news business models

I’ve written a bit about newspapers here, and here, mainly discussing how they might change their business models effectively. As is often the case, it looks like it is new entrants that are coming up with the genuinely innovative business models. Two recent pieces have addressed this. The first is an article by Michael Wolff in the latest issue of Vanity Fair which profiles the Politico website. Wolff outlines how has succeeded by maintaining an almost fanatical focus on what they are doing – providing mostly unfiltered stories about what’s going on in Washington D.C.

This ends up being a specific instance of the general model that Umair Haque discusses – which he calls nichepapers:

Nichepapers are the future of news because their economics are superior. All the Nichepapers above are “real” enterprises, with staff, offices, and fixed and variable costs. Nichepapers offer more bang for the buck: greater benefits for far less cost. Readers get more, better, and faster content — while publishers realize lower capital intensity, lower distribution, marketing, and production costs, and less risk. What is different about them is that they are finding new paths to growth, and rediscovering the lost art of profitability by awesomeness.

One of the drivers of this awesomeness, according to Haque is that the nichepapers are intent on creating value, while the existing newspapers are more built around taking advantage of their monopoly on local news (and on access to local readers). I guess it’s another example of just how hard it is for well-established firms to generate new business models in the face of external change. If you’re in a well-established firm, it might pay to be thinking about this issue now, rather than waiting. And the key question is: as the environment around you changes, what are you doing to create genuine value? Answering this question incorrectly is often the cause of failures to adapt.

Student and teacher of innovation - University of Queensland Business School - links to academic papers, twitter, and so on can be found here.

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5 thoughts on “news business models

  1. I really enjoy your entries on news business models, Tim. It’s a subject of great fascination to everyone who is interested in the eventual long-term effects of the internet.

  2. …I tried to post this earlier but to no avail…sorry if it ends up as a double post…

    Nice post Tim. I really dig the business model posts.

    Reading this stuff about Nichepapers got me thinking about this from an industrial organisation perspective (think Richardson: It’s been a while since I’ve read this literature so I’ll apologize in advance if some of the thoughts are sloppy.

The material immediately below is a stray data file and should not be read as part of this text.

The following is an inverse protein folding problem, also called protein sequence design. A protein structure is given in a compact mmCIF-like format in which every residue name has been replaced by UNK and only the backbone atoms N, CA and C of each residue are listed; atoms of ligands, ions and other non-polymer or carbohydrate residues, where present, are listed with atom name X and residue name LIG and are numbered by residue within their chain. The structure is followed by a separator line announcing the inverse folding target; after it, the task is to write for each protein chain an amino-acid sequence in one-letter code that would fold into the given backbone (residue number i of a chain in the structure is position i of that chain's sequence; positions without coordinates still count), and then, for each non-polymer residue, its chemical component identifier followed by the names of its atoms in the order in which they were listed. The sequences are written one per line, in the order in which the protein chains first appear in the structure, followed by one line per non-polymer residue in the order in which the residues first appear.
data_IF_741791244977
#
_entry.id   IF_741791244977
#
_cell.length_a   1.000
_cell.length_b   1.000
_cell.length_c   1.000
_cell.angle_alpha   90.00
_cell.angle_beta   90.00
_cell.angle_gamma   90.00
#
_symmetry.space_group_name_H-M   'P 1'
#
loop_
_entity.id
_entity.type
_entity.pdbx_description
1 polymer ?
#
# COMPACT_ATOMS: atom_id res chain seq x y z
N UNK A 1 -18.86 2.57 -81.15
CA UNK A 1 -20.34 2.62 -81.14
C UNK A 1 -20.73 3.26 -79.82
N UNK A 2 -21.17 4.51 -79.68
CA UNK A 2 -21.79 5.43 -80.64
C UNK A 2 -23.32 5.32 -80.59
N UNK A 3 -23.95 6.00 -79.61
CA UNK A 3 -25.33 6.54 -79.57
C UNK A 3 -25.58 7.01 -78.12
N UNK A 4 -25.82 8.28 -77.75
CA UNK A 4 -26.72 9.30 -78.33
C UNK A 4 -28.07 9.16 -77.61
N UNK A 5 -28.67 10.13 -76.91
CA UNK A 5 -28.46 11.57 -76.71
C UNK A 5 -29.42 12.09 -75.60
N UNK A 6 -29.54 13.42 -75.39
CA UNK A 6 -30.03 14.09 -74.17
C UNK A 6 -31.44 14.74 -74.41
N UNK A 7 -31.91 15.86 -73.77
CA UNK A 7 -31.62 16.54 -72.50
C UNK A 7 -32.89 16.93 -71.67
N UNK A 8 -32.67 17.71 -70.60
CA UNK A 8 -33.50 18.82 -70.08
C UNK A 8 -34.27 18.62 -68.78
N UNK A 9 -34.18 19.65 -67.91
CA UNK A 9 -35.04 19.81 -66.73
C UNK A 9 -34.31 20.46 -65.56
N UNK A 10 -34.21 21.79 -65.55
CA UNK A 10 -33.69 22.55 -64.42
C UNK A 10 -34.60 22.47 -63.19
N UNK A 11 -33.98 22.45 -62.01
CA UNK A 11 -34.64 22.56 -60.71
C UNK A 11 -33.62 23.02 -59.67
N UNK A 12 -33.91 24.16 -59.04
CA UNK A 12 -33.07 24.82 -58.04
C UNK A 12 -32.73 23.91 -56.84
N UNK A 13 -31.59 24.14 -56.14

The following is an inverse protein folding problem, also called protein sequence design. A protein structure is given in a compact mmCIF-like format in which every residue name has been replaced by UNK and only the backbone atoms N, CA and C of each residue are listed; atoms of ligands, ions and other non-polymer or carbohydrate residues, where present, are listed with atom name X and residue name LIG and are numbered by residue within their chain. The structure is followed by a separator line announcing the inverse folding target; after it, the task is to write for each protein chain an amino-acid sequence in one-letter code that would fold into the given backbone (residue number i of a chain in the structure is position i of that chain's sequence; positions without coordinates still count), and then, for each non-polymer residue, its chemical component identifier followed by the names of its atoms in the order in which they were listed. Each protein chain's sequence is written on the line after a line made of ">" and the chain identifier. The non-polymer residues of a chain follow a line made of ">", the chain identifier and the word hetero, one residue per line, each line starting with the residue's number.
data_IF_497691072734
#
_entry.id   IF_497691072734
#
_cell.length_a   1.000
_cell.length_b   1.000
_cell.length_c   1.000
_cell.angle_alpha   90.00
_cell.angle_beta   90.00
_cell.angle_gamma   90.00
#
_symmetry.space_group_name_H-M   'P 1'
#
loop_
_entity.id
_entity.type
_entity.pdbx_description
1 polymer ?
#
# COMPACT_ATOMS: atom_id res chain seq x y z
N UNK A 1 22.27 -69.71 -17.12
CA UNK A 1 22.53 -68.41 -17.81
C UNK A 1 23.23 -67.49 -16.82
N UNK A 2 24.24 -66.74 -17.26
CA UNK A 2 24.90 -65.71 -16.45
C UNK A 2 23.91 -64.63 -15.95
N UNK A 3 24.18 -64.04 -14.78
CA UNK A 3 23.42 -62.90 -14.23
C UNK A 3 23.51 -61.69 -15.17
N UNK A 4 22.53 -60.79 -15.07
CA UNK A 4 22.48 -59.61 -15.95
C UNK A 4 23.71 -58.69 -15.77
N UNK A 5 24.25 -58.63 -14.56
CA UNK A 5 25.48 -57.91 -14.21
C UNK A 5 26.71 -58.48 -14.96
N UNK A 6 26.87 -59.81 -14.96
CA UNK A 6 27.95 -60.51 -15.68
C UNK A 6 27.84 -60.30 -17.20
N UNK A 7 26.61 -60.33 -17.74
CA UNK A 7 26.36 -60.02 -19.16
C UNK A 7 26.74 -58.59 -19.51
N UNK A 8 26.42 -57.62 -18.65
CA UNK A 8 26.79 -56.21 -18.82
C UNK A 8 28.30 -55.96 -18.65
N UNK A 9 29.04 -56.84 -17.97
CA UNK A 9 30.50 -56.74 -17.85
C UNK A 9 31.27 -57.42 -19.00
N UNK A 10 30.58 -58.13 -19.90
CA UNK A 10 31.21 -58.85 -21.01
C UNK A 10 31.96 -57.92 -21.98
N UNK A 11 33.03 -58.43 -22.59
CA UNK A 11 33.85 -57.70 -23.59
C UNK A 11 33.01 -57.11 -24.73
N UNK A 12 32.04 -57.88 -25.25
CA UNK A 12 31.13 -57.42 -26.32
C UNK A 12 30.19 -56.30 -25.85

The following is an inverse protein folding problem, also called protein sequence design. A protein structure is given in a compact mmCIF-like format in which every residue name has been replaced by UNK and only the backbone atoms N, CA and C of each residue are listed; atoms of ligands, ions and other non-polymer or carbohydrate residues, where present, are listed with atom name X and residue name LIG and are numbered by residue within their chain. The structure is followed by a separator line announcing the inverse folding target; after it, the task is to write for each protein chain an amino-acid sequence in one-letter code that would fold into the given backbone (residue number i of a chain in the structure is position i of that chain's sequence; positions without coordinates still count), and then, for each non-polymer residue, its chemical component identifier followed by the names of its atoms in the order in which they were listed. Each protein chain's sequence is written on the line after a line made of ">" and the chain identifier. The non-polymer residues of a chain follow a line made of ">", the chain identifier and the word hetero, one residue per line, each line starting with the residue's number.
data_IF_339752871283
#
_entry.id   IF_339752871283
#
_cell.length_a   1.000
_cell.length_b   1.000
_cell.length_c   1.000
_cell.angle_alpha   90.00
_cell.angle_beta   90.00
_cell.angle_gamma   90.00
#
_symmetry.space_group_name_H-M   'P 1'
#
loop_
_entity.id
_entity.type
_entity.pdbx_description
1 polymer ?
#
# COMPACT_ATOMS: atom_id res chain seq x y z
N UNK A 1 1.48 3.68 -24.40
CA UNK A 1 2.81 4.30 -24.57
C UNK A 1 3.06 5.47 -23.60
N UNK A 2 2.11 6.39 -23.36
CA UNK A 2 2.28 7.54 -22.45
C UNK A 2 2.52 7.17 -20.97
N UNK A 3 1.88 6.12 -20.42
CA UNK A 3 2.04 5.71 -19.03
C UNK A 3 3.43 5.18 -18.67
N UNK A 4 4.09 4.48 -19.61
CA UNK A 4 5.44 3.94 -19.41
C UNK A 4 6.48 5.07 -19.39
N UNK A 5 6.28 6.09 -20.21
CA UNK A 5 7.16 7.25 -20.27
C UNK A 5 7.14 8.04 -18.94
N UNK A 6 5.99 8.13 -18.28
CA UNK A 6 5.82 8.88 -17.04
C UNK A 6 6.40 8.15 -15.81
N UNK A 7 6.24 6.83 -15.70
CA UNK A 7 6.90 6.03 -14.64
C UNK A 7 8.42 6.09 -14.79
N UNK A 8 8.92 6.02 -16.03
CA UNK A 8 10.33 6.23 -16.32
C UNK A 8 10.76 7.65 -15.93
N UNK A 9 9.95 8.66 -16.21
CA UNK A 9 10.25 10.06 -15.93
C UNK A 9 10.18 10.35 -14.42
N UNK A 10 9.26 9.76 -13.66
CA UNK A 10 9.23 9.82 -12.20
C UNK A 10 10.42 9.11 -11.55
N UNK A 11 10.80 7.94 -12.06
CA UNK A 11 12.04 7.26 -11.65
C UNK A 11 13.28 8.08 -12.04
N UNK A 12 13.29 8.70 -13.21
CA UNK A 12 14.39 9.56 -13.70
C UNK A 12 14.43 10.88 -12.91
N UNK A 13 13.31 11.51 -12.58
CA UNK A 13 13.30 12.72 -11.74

It seems to me that the big thing that the internet has done has been to reshape coordination cost and entry barriers. Like many firms, newspapers’ traditional raison d’etre was to coordinate the integration of a product. They presided over the assembly of different types of content into the product and then, many of them, coordinated the production and distribution of the physical product. One of the drawbacks of this approach is that you inevitably end up with a rather generic product, but the economies of scale reaped in the process meant that you could provide enough depth and breadth to outweigh any loss of utility a consumer might derive from customisation. However the progress of the internet and other digital technology to date (say digital camera; cheap blog hosting technology; cheap bandwidth) has fundamentally changed the balance here on a number of levels.

    1) Economies of scale are being outweighed by the reduction of entry barriers and increases in technology that have reduced the marginal cost of production. For instance you get people who have already sunk the required asset specific investments needed to become an expert in an area who can now compete with journalists in areas that interest people. Given this investment advantage, these new entrants usually have a competitive advantage in terms of the marginal cost of production and the quality of the product (e.g. for a somewhat humorous example see

    2) Thanks to changes in technology the costs of coordinating production and consumption in this sector have drastically fallen. Consumers have now stepped into the role of product integrator (e.g. see this article by Farhad Manjoo on different ways to organise your consumption) which means the newspaper’s role of product integrator is getting increasingly threatened.

    Does this mean that newspapers are dead? I doubt it. There are still some tasks that are complex enough to enable firms to compete. However, I highly doubt they’ll be the only ones competing in this space. Looks like they’ll have to get used to moving away from the dynamics of duopolistic competition.

    It will be interesting to see how they do this. A couple of simple predictions:

    1) More journalists will require some sort of advanced education or training in their area (i.e. increased specialisation required to respond to the increased division of labour occurring in the market)
    2) More freelancing and insoucing of ‘comment’ articles, which are free.
    3) Increased dependence on citizen reporting ala CNN and
    4) The emergence of newspapers as communities. The trajectory of the Guardian is an example of this:


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